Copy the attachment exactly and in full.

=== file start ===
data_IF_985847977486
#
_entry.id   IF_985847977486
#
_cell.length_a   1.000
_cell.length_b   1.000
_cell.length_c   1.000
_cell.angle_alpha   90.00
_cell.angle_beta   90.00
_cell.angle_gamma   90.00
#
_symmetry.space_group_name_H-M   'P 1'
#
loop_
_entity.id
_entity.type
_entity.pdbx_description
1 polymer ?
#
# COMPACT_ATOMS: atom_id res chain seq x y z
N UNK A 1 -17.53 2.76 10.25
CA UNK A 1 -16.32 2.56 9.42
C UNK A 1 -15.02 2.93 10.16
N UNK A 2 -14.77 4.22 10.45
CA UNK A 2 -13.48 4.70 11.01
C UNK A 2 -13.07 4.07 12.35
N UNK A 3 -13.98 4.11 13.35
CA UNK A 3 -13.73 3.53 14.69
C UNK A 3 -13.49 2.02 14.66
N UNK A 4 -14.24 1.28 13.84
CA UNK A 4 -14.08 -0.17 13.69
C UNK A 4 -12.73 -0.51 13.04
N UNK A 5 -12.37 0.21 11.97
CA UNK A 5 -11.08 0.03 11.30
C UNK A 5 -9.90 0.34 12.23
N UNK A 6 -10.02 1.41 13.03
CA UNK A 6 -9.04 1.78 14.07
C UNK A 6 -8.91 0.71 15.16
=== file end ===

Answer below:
data_IF_985847977486
#
_entry.id   IF_985847977486
#
_cell.length_a   1.000
_cell.length_b   1.000
_cell.length_c   1.000
_cell.angle_alpha   90.00
_cell.angle_beta   90.00
_cell.angle_gamma   90.00
#
_symmetry.space_group_name_H-M   'P 1'
#
loop_
_entity.id
_entity.type
_entity.pdbx_description
1 polymer ?
#
# COMPACT_ATOMS: atom_id res chain seq x y z
N UNK A 1 -17.53 2.76 10.25
CA UNK A 1 -16.32 2.56 9.42
C UNK A 1 -15.02 2.93 10.16
N UNK A 2 -14.77 4.22 10.45
CA UNK A 2 -13.48 4.70 11.01
C UNK A 2 -13.07 4.07 12.35
N UNK A 3 -13.98 4.11 13.35
CA UNK A 3 -13.73 3.53 14.69
C UNK A 3 -13.49 2.02 14.66
N UNK A 4 -14.24 1.28 13.84
CA UNK A 4 -14.08 -0.17 13.69
C UNK A 4 -12.73 -0.51 13.04
N UNK A 5 -12.37 0.21 11.97
CA UNK A 5 -11.08 0.03 11.30
C UNK A 5 -9.90 0.34 12.23
N UNK A 6 -10.02 1.41 13.03
CA UNK A 6 -9.04 1.78 14.07
C UNK A 6 -8.91 0.71 15.16